A sweeping, in-depth history of NSA, whose famous “cult of
silence” has left the agency shrouded in mystery for
The National Security Agency was born out of the legendary
codebreaking programs of World War II that cracked the famed Enigma
machine and other German and Japanese codes, thereby turning the
tide of Allied victory.
Max Tegmark leads us on an astonishing journey through past,
present and future, and through the physics, astronomy and
mathematics that are the foundation of his work, most particularly
his hypothesis that our physical reality is a mathematical
structure and his theory of the ultimate multiverse.
One ofWall Street
Journal'sBest Ten Works
of Nonfiction in 2012 New York Times Bestseller
“Not so different in spirit from the way public intellectuals
like John Kenneth Galbraith once shaped discussions of economic
policy and public figures like Walter Cronkite helped sway opinion
on the Vietnam War…could turn out to be one of the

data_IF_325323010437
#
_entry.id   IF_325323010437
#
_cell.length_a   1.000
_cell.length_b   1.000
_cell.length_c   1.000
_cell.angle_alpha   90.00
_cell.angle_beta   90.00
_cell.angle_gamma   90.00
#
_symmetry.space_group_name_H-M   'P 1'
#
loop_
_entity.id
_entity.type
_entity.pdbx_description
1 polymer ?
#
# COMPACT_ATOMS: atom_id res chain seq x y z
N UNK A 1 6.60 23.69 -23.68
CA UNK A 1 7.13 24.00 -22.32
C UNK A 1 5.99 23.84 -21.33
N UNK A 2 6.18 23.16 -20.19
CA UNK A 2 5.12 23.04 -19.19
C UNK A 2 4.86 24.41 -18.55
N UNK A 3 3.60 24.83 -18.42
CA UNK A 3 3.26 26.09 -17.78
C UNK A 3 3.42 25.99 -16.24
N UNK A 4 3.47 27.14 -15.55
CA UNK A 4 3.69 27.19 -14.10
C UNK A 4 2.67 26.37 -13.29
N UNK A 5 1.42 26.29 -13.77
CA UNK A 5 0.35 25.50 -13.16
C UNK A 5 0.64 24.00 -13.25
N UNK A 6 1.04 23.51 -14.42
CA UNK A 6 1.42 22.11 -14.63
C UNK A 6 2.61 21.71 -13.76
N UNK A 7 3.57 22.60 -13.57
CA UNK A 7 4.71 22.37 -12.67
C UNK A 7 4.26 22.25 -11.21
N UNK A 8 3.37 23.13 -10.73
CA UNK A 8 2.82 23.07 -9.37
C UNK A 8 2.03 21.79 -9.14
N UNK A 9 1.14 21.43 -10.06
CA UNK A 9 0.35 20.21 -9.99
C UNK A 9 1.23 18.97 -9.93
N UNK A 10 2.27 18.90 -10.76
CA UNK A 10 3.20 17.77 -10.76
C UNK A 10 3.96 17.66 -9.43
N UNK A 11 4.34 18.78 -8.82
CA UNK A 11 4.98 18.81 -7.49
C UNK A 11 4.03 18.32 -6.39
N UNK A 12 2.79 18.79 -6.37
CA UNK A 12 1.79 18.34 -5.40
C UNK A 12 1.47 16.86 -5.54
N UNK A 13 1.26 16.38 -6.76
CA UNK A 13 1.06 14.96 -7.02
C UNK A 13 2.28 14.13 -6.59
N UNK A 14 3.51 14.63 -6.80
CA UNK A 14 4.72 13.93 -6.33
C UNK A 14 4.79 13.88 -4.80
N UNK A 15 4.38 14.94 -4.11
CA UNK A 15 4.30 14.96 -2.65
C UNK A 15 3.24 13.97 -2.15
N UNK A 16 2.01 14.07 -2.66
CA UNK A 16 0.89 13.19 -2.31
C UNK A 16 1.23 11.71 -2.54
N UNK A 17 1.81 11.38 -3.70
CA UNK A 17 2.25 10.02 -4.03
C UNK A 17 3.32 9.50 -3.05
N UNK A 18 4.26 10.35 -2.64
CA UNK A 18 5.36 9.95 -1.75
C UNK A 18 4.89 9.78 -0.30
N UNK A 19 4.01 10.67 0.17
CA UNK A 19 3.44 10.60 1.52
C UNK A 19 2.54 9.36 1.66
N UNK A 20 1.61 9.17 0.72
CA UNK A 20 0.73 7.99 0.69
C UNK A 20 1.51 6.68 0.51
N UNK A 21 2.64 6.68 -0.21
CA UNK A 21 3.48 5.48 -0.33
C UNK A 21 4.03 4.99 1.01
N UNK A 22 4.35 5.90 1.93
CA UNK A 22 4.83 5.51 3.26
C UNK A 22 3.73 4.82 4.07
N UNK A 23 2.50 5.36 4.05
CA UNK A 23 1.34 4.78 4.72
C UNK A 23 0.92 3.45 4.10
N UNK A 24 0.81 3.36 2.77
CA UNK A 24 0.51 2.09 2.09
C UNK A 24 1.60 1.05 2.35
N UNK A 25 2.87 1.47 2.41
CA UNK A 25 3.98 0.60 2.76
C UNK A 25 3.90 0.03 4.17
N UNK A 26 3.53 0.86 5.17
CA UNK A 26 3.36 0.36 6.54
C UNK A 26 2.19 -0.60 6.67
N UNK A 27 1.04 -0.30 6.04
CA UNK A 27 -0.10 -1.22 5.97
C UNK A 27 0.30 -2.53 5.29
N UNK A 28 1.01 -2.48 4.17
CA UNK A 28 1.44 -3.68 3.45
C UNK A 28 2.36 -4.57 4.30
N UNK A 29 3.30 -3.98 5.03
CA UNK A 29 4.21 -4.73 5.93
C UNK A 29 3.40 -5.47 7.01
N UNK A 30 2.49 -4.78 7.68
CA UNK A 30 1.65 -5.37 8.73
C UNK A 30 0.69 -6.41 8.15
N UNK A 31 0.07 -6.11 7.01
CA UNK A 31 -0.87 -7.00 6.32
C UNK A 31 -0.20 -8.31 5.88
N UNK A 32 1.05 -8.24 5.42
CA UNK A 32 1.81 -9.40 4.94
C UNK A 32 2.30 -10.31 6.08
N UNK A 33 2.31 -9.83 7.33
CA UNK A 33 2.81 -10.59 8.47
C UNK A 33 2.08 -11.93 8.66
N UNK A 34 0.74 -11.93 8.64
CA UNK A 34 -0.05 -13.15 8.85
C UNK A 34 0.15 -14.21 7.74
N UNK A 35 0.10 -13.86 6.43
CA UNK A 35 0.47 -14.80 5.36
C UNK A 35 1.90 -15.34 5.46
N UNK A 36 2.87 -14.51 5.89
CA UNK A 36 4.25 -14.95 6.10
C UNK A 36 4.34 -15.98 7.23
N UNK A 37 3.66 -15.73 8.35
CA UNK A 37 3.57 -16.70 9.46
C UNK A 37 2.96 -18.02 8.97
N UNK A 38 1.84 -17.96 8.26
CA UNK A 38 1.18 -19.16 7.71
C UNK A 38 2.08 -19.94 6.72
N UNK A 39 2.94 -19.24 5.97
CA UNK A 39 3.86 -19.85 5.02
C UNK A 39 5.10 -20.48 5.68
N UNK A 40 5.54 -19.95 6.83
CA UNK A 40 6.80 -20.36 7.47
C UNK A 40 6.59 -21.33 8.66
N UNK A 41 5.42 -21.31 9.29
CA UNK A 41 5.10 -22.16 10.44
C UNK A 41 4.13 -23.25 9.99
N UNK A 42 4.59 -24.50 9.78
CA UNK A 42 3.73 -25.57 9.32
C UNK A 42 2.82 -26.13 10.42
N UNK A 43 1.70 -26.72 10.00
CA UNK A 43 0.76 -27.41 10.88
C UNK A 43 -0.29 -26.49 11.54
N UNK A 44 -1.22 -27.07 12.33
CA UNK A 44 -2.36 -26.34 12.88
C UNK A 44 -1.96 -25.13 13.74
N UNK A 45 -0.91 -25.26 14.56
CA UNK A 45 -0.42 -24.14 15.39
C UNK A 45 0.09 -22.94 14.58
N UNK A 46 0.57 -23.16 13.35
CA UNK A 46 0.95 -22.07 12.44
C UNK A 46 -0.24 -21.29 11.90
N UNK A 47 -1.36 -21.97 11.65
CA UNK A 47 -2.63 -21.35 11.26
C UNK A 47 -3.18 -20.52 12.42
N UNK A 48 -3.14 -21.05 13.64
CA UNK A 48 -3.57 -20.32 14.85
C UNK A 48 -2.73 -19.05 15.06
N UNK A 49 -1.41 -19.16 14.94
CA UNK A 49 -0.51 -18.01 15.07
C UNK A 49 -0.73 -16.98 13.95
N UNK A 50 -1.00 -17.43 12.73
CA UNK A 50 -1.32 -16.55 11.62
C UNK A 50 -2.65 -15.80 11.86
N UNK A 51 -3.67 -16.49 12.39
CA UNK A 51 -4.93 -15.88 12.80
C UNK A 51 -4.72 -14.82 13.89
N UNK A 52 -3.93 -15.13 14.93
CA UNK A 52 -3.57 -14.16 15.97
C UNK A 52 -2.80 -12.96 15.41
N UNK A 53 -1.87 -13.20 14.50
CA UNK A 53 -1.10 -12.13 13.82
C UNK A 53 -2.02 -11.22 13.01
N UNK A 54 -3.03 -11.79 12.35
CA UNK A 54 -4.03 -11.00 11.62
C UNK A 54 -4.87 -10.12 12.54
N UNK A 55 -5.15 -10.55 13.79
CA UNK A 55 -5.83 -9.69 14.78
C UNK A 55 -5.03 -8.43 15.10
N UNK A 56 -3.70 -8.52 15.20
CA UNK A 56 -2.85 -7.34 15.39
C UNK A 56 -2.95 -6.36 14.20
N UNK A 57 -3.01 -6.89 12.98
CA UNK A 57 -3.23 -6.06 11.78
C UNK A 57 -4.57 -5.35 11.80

more momentous books of the decade.
In Scorecasting, University of Chicago behavioral economist Tobias
Moskowitz teams up with veteran Sports Illustrated writer L. Jon
Wertheim to overturn some of the most cherished truisms of sports,
and reveal the hidden forces that shape how basketball, baseball,
football, and hockey games are played, won and lost.
No number has captured the attention and imagination of people
throughout the ages as much as the ratio of a circle's
circumference to its diameter. Pi—or . as it is symbolically
known—is infinite and, in The Joy of pi, it proves to
be infinitely intriguing.
E=mc2 was born in 1905, the brainchild of Albert Einstein.
In this lucid and brilliant book, one of the best popularizers of
science illuminates one of science's most complex concepts. Ranging
widely from Exit signs in theatres to the future fate of the earth,
from smoke detectors to black holes and the structure of the atom,
David Bodanis delivers a scintillating and colourful account of the
real meaning of E=mc2.
From the end of the 19th century until his death, one of history's
most brilliant mathematicians languished in an asylum. The
Mystery of the Aleph tells the story of Georg Cantor
(1845-1918), a Russian-born German who created set theory, the
concept of infinite numbers, and the "continuum hypothesis," which
challenged the very foundations of mathematics.